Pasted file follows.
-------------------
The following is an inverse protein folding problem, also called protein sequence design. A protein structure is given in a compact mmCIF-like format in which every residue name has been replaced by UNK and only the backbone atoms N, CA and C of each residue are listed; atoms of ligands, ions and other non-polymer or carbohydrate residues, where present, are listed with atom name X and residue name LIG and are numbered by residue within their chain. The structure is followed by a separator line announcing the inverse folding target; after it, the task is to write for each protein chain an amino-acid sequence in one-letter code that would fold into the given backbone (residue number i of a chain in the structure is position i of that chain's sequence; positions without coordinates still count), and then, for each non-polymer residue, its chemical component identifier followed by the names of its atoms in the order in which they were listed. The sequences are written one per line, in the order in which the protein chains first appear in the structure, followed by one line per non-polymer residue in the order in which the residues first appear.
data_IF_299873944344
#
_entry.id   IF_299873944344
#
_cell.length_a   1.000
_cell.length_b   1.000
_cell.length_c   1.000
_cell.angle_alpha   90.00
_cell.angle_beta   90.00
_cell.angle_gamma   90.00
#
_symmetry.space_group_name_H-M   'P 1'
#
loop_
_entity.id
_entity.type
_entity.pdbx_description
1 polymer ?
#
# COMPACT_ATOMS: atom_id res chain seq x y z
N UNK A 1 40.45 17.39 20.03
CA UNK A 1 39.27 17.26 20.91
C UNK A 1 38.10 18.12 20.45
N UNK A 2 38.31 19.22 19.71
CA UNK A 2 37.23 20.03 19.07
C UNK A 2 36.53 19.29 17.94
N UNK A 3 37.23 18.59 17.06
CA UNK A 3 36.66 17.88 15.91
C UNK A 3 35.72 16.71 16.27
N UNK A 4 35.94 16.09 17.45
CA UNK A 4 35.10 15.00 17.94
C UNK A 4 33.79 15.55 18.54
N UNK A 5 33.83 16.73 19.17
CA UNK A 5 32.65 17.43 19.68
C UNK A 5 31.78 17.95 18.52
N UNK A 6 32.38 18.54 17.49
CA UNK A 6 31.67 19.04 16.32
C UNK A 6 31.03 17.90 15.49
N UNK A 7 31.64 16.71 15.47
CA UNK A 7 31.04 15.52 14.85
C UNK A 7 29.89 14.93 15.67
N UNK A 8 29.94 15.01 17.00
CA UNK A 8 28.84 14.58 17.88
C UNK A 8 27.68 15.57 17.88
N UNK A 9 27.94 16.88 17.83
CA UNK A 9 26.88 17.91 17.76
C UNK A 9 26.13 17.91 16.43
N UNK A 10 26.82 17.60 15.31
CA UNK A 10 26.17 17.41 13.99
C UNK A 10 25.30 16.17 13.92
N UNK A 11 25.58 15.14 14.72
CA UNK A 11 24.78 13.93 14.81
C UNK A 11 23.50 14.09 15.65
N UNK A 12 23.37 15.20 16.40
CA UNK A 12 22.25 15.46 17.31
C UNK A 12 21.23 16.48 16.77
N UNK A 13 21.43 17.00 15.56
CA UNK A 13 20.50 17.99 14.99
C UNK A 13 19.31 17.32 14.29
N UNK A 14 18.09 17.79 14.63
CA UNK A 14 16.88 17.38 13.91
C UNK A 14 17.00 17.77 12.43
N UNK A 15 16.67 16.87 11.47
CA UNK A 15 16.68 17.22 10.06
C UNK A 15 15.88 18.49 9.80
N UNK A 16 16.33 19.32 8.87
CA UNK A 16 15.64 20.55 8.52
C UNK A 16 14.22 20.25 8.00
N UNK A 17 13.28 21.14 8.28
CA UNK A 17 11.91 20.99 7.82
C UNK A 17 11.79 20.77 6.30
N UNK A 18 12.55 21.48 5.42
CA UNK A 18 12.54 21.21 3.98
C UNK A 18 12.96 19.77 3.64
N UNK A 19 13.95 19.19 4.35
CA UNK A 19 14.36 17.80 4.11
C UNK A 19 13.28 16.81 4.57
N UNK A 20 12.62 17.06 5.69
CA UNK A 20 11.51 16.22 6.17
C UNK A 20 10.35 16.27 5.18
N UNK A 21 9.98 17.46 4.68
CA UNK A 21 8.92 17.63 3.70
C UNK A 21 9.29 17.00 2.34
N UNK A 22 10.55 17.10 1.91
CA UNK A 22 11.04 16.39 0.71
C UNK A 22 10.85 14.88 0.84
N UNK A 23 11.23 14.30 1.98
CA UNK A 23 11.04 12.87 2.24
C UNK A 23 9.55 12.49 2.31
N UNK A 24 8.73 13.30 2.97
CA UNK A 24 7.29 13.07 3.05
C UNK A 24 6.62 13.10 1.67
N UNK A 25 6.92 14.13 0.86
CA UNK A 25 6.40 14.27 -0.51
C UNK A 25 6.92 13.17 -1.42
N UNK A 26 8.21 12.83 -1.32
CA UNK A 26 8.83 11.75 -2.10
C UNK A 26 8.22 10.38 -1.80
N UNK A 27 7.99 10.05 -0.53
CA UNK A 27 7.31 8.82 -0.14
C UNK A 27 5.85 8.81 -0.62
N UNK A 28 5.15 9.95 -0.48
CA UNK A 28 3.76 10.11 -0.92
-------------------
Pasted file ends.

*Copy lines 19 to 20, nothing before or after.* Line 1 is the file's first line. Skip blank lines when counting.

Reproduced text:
1 polymer ?
#